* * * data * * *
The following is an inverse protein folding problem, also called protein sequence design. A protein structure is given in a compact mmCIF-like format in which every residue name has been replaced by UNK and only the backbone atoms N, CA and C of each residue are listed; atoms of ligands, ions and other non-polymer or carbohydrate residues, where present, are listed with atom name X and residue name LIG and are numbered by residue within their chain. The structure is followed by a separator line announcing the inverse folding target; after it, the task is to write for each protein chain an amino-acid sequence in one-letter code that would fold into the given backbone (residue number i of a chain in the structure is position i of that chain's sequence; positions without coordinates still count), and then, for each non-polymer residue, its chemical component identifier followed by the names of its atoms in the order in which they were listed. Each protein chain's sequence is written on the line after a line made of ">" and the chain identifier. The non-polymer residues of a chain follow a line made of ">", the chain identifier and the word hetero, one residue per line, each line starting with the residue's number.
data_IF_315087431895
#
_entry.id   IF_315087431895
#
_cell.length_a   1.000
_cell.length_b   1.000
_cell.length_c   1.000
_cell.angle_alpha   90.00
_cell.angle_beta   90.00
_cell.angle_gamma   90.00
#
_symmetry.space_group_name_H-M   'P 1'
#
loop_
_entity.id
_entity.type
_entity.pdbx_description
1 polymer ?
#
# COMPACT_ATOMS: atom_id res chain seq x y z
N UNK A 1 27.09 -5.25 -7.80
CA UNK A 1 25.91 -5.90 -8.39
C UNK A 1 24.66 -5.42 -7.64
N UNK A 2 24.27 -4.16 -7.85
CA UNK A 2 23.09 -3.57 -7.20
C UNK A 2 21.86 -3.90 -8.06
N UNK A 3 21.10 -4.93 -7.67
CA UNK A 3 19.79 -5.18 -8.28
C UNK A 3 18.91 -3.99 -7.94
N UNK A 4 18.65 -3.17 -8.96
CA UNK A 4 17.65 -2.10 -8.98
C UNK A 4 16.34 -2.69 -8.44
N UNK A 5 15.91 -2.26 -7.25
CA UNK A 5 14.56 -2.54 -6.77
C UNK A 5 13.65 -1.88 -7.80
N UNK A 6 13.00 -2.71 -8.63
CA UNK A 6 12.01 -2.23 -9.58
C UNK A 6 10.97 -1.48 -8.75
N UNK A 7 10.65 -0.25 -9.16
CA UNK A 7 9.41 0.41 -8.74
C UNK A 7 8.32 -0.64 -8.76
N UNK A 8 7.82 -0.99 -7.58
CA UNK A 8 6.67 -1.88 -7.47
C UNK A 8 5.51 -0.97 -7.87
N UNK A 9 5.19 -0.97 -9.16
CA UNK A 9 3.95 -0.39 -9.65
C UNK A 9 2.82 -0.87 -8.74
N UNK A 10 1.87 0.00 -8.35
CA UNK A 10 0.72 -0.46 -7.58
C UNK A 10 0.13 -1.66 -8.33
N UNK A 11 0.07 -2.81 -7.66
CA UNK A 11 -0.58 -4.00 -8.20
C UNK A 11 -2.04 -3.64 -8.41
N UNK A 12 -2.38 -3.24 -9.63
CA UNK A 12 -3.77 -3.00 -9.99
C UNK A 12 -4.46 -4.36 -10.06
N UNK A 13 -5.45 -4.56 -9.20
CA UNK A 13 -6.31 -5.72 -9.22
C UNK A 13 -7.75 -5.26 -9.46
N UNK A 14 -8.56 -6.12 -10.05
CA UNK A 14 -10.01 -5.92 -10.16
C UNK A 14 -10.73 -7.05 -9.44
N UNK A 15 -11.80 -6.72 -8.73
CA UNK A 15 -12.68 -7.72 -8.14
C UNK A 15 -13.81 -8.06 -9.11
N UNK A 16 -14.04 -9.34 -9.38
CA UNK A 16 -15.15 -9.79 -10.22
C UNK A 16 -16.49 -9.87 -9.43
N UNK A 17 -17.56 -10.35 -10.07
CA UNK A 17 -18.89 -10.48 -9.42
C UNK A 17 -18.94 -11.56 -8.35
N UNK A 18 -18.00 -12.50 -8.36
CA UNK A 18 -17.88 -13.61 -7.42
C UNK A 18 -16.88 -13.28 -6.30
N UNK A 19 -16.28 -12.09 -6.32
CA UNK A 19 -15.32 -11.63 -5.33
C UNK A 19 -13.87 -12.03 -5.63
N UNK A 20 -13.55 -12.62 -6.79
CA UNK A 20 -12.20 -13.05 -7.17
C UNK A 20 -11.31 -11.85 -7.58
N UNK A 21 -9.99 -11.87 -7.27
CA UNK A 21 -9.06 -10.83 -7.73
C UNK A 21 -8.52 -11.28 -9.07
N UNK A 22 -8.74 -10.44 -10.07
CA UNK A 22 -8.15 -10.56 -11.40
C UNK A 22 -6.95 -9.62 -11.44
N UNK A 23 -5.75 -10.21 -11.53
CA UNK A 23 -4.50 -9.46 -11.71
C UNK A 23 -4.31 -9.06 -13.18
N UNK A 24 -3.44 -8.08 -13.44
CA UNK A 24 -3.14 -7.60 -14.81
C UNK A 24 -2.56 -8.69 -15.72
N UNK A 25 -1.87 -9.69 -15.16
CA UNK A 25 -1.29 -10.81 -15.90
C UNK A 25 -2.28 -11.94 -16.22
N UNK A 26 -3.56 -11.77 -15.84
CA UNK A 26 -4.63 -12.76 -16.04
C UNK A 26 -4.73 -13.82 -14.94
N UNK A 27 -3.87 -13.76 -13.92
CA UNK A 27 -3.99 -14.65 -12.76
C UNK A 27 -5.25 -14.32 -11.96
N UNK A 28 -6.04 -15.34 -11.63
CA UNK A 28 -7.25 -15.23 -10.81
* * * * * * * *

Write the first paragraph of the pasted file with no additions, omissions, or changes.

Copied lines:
The following is an inverse protein folding problem, also called protein sequence design. A protein structure is given in a compact mmCIF-like format in which every residue name has been replaced by UNK and only the backbone atoms N, CA and C of each residue are listed; atoms of ligands, ions and other non-polymer or carbohydrate residues, where present, are listed with atom name X and residue name LIG and are numbered by residue within their chain. The structure is followed by a separator line announcing the inverse folding target; after it, the task is to write for each protein chain an amino-acid sequence in one-letter code that would fold into the given backbone (residue number i of a chain in the structure is position i of that chain's sequence; positions without coordinates still count), and then, for each non-polymer residue, its chemical component identifier followed by the names of its atoms in the order in which they were listed. Each protein chain's sequence is written on the line after a line made of ">" and the chain identifier. The non-polymer residues of a chain follow a line made of ">", the chain identifier and the word hetero, one residue per line, each line starting with the residue's number.